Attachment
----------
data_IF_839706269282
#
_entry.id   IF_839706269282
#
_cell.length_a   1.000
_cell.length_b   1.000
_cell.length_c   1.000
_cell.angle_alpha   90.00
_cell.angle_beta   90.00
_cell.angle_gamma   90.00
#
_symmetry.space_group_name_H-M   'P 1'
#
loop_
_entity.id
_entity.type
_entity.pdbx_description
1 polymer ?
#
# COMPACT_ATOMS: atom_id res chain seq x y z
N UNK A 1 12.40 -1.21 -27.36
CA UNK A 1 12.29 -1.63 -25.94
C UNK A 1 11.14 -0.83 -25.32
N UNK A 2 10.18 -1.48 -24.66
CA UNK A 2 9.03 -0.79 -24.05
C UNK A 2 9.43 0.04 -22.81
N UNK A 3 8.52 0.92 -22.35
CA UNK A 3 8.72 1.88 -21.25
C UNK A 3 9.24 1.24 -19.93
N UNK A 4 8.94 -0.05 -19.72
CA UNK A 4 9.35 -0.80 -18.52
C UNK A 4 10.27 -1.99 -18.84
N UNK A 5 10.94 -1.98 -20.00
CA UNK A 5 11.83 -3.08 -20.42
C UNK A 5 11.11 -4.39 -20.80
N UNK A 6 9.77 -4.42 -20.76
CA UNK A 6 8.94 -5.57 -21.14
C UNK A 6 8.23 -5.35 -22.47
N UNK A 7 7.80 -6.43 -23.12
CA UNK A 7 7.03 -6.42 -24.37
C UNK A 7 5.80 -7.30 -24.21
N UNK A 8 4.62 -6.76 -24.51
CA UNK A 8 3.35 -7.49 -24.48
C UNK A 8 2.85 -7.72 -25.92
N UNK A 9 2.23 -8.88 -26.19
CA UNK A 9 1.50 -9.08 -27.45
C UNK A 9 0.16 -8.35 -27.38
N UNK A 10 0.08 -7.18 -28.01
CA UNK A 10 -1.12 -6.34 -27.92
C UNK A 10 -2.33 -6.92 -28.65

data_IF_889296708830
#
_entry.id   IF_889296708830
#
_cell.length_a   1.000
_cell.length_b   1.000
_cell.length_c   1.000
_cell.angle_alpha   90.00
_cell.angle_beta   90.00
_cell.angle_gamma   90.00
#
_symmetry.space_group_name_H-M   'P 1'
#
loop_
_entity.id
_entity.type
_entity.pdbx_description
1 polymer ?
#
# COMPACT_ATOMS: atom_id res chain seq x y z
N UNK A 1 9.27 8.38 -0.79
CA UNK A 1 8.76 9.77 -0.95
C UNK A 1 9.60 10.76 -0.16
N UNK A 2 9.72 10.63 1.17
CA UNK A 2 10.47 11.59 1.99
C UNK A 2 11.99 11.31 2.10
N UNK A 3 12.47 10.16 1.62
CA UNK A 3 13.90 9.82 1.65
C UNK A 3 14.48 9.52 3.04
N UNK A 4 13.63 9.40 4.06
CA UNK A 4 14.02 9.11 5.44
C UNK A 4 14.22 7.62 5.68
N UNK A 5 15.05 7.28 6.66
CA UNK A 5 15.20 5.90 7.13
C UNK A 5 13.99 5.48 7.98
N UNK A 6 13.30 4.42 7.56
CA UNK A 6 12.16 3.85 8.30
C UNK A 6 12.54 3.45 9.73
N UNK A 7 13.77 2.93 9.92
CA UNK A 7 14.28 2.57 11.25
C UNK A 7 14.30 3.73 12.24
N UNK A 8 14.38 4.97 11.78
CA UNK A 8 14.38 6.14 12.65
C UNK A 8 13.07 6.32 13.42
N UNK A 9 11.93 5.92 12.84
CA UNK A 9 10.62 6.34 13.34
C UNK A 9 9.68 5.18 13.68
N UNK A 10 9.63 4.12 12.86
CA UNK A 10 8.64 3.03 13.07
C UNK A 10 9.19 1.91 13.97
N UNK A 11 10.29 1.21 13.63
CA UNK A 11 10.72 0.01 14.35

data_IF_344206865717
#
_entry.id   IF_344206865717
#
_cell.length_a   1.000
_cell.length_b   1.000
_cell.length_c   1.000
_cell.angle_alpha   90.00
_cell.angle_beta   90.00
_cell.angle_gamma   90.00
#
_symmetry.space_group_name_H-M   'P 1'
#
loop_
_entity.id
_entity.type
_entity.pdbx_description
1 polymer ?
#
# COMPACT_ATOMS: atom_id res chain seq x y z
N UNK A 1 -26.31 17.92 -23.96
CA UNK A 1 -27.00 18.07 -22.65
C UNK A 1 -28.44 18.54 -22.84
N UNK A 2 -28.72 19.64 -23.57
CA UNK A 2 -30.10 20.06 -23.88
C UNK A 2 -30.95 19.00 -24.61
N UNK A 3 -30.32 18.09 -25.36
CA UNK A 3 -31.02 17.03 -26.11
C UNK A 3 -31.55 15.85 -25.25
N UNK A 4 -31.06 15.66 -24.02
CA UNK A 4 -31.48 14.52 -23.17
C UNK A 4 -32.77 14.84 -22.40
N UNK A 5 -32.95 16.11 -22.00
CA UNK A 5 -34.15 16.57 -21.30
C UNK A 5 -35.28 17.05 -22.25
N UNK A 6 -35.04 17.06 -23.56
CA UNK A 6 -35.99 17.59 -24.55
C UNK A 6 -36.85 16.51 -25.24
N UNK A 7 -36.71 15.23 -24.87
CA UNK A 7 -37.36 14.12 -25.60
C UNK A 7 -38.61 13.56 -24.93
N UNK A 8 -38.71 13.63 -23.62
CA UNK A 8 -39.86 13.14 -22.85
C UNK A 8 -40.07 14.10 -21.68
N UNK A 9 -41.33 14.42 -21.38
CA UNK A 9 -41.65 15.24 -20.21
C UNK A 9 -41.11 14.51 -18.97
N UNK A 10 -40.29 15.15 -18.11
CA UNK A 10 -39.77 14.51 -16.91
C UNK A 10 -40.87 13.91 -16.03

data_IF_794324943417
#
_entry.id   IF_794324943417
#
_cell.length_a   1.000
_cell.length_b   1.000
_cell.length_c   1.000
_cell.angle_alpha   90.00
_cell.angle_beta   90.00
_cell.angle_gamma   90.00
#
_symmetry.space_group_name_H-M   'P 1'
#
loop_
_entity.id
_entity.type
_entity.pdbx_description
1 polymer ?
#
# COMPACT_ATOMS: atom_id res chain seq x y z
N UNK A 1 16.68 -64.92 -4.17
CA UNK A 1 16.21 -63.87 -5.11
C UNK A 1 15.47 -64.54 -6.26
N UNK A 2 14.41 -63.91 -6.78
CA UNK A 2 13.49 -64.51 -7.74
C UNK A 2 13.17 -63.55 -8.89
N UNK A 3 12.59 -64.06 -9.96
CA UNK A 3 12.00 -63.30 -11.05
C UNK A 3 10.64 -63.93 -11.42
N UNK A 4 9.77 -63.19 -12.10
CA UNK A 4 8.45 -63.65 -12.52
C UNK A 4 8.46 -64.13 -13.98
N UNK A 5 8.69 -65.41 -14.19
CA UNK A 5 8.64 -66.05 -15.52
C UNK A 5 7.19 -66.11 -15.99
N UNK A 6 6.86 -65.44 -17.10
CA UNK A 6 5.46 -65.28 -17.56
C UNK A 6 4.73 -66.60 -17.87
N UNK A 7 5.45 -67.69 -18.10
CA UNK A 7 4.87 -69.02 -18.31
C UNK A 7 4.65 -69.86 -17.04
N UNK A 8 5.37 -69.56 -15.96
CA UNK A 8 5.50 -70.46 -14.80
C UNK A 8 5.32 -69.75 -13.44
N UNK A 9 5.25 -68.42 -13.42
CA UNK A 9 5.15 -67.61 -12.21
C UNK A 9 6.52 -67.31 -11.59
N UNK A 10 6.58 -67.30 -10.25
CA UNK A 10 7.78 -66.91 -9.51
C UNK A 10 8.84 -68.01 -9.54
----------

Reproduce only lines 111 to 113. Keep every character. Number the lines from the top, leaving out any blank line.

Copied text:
_cell.angle_beta   90.00
_cell.angle_gamma   90.00
#